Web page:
When asked about the actual decision-making process that other people could coherently follow, even senior leaders tend to a list of actions rather than coming up with a comprehensible process. People also often invent a story according to which the decision makes sense afterwards. It is strange that this story depends heavily on the result of the decision: if you were successful, the decision-making process is told very differently than in the case of a failure. Cognitive scientists call this phenomenon of experiencing or describing a decision as good or something that made sense in hindsight “retrospective coherence” – also not really a reliable process.
Most often it is assumed that a positive result of a decision process automatically means that a good process has been used. This is not necessarily the case. It is not uncommon in our society that more significance is given to the result than to the process, since errors in the result are often punished. However, if the process itself is not solid, learning from mistakes will be difficult, intuition will not be trained, and chance, betting and sheer luck will be given greater importance than they are entitled to.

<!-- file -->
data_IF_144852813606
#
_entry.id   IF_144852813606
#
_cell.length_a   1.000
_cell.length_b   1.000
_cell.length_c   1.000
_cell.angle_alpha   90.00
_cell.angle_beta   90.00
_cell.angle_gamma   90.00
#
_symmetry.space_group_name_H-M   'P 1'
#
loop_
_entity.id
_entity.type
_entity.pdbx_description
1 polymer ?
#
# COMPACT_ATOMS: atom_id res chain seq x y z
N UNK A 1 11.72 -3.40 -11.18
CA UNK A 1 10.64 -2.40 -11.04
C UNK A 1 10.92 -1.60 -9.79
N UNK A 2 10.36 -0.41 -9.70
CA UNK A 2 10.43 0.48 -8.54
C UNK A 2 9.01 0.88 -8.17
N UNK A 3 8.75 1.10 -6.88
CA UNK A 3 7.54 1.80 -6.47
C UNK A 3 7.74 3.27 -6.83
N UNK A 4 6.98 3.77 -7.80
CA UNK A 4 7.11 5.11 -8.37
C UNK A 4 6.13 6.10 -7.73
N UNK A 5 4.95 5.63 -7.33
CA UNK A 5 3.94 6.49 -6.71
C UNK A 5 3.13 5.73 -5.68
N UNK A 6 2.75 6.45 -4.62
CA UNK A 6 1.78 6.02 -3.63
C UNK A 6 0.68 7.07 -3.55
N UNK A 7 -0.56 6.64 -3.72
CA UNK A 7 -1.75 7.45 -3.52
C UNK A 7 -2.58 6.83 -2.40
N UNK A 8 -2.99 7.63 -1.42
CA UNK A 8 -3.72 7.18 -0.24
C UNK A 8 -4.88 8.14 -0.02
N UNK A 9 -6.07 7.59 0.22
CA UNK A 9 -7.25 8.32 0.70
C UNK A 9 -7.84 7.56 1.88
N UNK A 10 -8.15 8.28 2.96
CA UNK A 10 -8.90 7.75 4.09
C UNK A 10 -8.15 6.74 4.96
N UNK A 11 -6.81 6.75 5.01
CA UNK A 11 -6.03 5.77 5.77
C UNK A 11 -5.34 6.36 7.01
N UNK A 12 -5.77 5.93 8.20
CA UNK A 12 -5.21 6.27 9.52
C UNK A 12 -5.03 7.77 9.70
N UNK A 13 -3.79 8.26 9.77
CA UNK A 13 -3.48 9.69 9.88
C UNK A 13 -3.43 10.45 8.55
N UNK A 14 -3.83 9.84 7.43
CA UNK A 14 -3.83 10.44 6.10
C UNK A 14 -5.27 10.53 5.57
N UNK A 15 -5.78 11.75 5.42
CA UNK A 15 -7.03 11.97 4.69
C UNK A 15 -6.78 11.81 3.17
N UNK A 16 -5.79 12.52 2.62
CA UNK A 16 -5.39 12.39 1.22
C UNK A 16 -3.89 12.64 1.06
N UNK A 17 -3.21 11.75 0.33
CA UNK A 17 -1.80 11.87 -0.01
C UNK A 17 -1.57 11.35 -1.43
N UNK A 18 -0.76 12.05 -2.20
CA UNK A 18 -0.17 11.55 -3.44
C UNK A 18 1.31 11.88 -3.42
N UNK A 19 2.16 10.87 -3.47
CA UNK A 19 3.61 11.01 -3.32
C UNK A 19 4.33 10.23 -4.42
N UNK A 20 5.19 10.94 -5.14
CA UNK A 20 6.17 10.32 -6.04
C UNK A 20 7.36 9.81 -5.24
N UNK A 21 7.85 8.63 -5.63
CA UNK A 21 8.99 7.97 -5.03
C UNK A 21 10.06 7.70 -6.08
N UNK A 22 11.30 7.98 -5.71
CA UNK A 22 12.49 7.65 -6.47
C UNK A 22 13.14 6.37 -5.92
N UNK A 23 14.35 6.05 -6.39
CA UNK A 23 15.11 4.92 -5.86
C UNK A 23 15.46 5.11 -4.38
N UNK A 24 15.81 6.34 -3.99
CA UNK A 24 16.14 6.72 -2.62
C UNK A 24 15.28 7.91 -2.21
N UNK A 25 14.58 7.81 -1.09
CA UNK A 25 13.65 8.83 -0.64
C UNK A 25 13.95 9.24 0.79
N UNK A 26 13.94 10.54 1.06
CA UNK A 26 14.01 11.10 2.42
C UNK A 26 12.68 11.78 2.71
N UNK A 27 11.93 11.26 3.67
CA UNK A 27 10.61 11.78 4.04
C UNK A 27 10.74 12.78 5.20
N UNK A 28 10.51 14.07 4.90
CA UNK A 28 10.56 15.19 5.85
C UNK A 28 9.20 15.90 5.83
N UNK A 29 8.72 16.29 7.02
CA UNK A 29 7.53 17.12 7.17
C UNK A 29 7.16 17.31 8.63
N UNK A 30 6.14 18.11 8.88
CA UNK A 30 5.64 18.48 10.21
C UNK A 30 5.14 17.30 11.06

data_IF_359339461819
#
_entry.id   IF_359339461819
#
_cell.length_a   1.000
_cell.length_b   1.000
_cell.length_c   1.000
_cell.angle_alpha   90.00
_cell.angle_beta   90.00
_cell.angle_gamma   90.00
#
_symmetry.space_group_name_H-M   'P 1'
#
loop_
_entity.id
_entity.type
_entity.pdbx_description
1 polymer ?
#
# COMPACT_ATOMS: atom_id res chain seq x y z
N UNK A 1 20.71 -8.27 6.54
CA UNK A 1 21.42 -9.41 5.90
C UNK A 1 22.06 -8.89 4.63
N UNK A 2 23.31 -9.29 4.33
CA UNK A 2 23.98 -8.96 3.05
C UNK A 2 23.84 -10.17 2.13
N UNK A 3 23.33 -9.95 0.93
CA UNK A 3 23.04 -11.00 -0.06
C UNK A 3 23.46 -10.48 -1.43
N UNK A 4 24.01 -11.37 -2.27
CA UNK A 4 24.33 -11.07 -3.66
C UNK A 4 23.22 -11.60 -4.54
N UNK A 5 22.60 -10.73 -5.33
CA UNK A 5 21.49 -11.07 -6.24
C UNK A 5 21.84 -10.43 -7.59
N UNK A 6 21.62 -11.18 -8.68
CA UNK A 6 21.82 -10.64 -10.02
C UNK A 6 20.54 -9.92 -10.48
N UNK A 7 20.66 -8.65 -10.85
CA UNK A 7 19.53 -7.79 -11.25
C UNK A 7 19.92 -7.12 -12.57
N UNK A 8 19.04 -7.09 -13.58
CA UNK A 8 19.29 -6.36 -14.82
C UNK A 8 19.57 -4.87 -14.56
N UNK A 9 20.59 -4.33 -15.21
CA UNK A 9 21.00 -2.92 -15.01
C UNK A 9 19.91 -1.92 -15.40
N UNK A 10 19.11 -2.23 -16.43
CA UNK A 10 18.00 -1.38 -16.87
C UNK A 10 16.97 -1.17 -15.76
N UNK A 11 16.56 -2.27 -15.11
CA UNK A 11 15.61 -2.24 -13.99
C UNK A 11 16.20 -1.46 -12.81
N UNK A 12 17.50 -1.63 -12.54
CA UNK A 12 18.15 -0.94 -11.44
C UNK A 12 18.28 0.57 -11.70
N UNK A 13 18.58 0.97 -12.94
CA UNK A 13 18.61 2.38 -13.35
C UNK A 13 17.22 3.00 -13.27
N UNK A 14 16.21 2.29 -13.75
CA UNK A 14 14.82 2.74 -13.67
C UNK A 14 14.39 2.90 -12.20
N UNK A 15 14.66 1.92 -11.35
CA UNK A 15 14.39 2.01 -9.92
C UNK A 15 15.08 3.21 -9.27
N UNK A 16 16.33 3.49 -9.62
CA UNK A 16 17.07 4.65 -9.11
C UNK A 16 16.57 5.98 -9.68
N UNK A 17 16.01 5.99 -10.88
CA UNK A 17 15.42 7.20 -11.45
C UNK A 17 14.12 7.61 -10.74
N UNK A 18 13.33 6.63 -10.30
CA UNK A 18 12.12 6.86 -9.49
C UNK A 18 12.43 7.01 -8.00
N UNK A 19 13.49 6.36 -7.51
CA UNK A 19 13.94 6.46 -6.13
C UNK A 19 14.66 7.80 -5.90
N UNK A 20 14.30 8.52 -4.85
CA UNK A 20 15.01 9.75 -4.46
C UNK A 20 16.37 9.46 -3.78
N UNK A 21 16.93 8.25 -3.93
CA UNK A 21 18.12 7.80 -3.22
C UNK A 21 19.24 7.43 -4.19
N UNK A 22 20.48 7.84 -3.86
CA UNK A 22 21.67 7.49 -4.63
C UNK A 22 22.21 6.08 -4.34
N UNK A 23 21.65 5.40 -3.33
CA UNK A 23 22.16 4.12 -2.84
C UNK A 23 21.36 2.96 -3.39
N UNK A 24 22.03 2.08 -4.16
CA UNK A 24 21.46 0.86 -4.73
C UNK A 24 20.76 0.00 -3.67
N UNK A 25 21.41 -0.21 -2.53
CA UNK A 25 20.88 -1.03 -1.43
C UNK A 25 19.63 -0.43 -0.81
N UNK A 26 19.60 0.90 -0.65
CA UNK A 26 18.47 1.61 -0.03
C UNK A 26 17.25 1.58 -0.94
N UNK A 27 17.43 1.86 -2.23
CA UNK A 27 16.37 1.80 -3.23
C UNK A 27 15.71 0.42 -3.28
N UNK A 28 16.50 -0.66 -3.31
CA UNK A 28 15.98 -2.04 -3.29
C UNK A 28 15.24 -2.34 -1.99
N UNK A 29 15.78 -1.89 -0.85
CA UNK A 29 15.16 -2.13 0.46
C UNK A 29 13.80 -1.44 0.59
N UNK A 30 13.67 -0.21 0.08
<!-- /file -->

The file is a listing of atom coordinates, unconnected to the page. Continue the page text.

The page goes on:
The best way to make a good decision rests on a solid decision-making process (adapted after Russo & Schoemaker: Winning Decisions):
- Goal and Framing: the general goal of the decision maker, including how he thinks about the knowledge on which he bases his decision.
- A realistic approach to gathering information.
- Organize information and weigh different perspectives.
- The actual act of deciding.
- An approach to communicate and implement the decision made.